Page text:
Captives, The. A Tragedy - Act 1, Scene 1

ACT I. Scene I.


Hydarnes. Conspirators.

1st Consp. Is night near spent?
2d Consp. 'Tis yet the dead of night;
And not a glimm'ring ray behind yon hills
Fore-runs the morning's dawn.
1st Consp. Thus far w'are safe.
2d Consp. Silence and Sleep throughout the Palace reign.
1st Consp. Success is now secure.
2d Consp. Are all assembled?
1st Consp. Our number's not compleat.
2d Consp. What, not yet come!
Those two were over-zealous. It looks ill.
1st Consp. Why fear ye? I'm their pledge. I know them brave.
They'll soon be with us and partake our glory.
Hyd. What mean these murmurs?
1st Consp. If mistrust divide us,
Our enterprize is foil'd, and we are lost.
Hyd. My vengeful heart pants for the glorious deed,
And my thirst quickens for Phraortes ' blood.
Why stops the lazy night? — O morning, rise;
Call up the drowsy Priests to the day's task;
The King to day the holy hill ascends,
And prostrate falls before the rising sun.
1st Consp. The sun shall rise, but rise to him no more.
For as he passes from the royal chamber
This strikes him home.
2d Consp. Let each man give him death.
We cannot be too sure.
Hyd. Revenge is mine.
By him my father fell, by him my brothers;
They fail'd, they perish'd in the great design:
Success and vengeance are reserv'd for me.
My father led the Median hosts to battle,
And all the hosts of Media sung his triumphs.
1st Consp. The people's hearts were his.
Hyd. The people saw
His royal virtues. He, to please his country,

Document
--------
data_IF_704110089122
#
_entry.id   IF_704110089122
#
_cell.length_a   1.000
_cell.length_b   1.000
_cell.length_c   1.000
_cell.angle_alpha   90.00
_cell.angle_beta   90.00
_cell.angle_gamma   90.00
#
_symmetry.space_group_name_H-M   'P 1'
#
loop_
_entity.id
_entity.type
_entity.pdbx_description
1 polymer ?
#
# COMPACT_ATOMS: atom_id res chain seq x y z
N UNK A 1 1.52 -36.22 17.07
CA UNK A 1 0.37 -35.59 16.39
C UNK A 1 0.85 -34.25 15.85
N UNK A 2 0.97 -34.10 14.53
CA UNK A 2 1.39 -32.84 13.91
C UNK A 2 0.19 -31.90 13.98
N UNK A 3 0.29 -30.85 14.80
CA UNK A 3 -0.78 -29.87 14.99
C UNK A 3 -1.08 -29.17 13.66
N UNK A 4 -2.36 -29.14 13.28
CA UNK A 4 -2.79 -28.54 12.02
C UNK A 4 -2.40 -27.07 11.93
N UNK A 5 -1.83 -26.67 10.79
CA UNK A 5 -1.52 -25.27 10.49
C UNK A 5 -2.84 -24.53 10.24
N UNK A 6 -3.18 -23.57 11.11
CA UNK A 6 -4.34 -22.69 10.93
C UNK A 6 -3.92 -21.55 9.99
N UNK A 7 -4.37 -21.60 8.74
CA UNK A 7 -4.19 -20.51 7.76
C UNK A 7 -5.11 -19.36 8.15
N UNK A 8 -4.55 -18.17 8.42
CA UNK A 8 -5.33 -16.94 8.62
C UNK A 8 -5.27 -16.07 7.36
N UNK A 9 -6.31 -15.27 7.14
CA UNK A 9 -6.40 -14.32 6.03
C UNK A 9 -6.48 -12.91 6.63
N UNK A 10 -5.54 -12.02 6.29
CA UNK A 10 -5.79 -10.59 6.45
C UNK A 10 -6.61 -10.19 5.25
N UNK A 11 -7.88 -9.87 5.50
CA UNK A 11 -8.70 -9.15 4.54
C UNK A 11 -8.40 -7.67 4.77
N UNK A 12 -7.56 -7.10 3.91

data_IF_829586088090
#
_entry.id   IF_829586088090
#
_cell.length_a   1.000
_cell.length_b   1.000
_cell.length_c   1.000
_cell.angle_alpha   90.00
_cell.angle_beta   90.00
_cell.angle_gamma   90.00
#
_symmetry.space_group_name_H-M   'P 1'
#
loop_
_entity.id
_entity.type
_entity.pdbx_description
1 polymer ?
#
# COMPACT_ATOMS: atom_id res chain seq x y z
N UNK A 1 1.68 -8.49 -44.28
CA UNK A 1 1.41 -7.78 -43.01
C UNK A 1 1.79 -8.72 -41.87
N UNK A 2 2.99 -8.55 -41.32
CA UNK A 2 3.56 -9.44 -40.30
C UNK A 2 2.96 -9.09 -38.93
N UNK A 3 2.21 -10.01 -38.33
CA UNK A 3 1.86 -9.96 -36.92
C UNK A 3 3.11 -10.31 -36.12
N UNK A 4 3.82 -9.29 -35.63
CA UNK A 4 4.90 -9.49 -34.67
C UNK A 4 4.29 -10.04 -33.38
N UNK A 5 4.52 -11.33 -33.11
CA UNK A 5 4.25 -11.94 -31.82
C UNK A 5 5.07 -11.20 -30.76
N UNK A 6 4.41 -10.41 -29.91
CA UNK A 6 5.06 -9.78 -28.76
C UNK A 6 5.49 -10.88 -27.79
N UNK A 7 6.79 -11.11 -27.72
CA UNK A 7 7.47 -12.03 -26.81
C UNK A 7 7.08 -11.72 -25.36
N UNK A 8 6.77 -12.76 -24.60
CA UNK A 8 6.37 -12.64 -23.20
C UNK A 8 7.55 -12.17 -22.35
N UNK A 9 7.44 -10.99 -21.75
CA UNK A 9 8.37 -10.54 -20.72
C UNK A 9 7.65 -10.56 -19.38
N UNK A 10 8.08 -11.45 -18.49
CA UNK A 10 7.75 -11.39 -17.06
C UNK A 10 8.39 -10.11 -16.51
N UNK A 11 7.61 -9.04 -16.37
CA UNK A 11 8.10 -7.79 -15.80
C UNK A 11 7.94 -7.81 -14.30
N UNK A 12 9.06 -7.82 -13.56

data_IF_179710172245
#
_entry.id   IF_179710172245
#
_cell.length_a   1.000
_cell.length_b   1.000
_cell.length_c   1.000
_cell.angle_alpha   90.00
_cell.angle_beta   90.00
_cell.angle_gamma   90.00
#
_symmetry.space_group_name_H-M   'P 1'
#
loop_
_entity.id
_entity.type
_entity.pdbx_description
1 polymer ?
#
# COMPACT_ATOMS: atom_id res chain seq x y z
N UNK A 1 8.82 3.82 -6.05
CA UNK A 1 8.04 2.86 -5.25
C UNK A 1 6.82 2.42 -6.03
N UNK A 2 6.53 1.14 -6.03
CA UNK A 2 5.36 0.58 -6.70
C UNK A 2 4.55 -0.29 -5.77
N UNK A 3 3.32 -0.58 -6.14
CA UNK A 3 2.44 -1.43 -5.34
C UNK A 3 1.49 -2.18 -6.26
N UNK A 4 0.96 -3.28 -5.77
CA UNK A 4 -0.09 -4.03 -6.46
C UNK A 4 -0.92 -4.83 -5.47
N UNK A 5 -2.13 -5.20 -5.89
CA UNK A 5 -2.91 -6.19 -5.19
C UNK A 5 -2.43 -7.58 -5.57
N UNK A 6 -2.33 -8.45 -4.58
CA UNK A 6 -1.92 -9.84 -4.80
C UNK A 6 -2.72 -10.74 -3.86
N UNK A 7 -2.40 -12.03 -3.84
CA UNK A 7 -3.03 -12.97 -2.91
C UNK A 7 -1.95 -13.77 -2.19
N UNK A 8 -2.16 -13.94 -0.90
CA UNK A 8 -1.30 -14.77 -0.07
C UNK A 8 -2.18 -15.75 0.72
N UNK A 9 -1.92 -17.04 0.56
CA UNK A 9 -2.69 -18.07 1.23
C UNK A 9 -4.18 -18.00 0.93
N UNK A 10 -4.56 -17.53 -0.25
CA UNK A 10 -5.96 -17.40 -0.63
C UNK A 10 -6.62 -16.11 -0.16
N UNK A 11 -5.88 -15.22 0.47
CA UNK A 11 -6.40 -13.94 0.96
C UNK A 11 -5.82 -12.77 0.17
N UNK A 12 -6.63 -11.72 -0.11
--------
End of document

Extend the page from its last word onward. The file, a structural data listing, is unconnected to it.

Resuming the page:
Grasp'd at the sceptre which Phraortes holds.
For this he suffer'd ignominious death:
His house was raz'd; my brave, unhappy brothers
Fell in his ruin; I alone escap'd;
In banishment I've sigh'd whole years away,
Unknown, forgot — But now, even in his glory,
Now, while he leads the Persian Princes captive,
And overflows whole nations with his armies,
I'll stab him to the heart.
2d Consp. What sound was that?
1st Consp. Lights pass a-cross the rooms, and hasty steps
Move to the King's apartment. Sleep is fled,
And all the palace lives; Phraortes wakes.
2d Consp. Hush! hark again!
1st Consp. The ecchoes of the night
Catch ev'ry whisper.
2d Consp. Some have overheard us.
1st Consp. It must be so. The guards have took th' alarm.
Our Lives, (what's worse) our enterprize is lost!
2d Consp. Retreat, my friends: let us reserve ourselves
For some more prosp'rous hour.
Hyd. You raise up phantoms,
Then start at them your selves. Some sickly qualm
Has wak'd the King too soon. Hence spring your fears,
Hence grows this mean surprize. Are these your boasts?
Danger but whets the edge of resolution,
And at each noise I grasp my dagger faster.
Is every thing dispos'd to give th' alarm
Among the Persian captives? Hope of freedom
Will arm them on our side.
1st Consp. Were the blow struck,
The rest would follow.
Hyd. See a gleam of light
Darts from the King's apartment. Man your hearts,
Be firm, be ready. Let not trembling fear
Misguide your aim; let ev'ry wound be mortal.
1st Consp. This way and that way danger presses near us.
Where shall we fly? The tread of nimble feet
Hurries from room to room, and all the palace
Swarms as at noon.
2d Consp. Let us consult our safety.
1st Consp. To stay and to be taken is despair;
And what's despair? but poor, mean cowardice.
By timely caution heroes are preserv'd
For glorious enterprize, and mighty kingdoms
Are levell'd with the dust.
Hyd. Withdraw yourselves.
Be still, and listen. These will best inform us
If still it may be done; or if the blow
Must be deferr'd. But hush, they come upon us.
Rate this poem: 


No reviews yet.